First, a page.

I am not a full-time SEO specialist. I am mainly a developer and a web designer who is interested in SEO only to be able to build flawless websites for my clients. But I am also a blogger and I run a few projects of my own which I like to check on and if I have some spare time, to carefully polish them.
I have tried out many programs and services for SEO web status checking and some of them have stayed in my computer or as a bookmark in a web browser until this day. I noticed Sitebulb several years ago and it caught my attention because I thought it had a well-done user environment and an intelligible communicating of information. Data presentation is very important in SEO. I really don’t want to look at tables that remind me of the times of FoxPro.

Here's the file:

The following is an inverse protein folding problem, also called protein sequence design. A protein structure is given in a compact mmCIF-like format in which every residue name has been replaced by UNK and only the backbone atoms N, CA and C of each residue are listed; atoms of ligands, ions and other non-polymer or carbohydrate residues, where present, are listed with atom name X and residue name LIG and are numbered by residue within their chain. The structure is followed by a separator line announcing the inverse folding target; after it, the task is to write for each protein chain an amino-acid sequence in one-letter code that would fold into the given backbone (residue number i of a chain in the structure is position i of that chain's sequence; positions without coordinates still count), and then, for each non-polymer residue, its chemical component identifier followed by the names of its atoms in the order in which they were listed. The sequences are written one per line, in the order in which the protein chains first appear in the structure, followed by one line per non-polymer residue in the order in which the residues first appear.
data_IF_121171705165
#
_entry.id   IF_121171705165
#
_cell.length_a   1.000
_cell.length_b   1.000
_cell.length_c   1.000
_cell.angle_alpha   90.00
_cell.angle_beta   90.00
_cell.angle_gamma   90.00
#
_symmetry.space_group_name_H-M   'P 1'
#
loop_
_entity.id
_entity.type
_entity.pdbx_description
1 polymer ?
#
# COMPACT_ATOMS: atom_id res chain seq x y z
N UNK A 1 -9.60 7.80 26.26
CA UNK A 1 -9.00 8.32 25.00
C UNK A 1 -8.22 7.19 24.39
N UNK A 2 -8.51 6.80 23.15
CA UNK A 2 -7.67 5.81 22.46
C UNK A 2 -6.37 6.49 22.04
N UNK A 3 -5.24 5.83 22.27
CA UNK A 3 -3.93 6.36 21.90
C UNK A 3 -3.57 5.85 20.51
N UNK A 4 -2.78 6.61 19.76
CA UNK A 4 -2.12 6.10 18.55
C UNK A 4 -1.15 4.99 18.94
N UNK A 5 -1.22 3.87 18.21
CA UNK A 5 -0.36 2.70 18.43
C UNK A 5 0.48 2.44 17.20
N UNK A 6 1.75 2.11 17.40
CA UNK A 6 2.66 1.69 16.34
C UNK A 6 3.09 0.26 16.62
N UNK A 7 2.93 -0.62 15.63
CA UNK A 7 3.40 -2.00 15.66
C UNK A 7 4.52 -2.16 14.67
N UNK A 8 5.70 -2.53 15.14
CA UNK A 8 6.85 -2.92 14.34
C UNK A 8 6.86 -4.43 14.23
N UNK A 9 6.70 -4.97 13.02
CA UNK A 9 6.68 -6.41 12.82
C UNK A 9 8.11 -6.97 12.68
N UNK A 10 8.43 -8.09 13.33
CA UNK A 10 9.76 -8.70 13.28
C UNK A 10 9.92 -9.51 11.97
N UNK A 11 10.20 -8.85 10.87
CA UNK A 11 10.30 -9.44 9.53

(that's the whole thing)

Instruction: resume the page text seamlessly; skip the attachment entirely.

This year I started to be more active in my various projects so it was the perfect opportunity to enrich my toolset with Sitebulb. Two-week trial version has convinced me so I have bought the program.
Why not a SEO online service?
Sitebulb combines good attributes of desktop SEO checking tools and established online services. Programs running on your computer have the advantage of not (usually) being limited to a certain number of websites you can check and monitor. But their interface doesn’t deserve even being looked at. On the other hand, online services are able to better manage bigger websites (at least some of them), they offer better arranged interfaces and reports. But when working with a larger number of websites, their rates climb sky-high.
The Pro version of Sitebulb costs 29 EUR excluding VAT a month and within single one audit can check up to half a million URLs. Compared to more expensive online services limited to 10 000 URLs it is an obvious choice. But if it is enough for you to check some smaller websites, Sitebulb offers a similar limit with its lower tariff for about half this cost.
Unlimited number of projects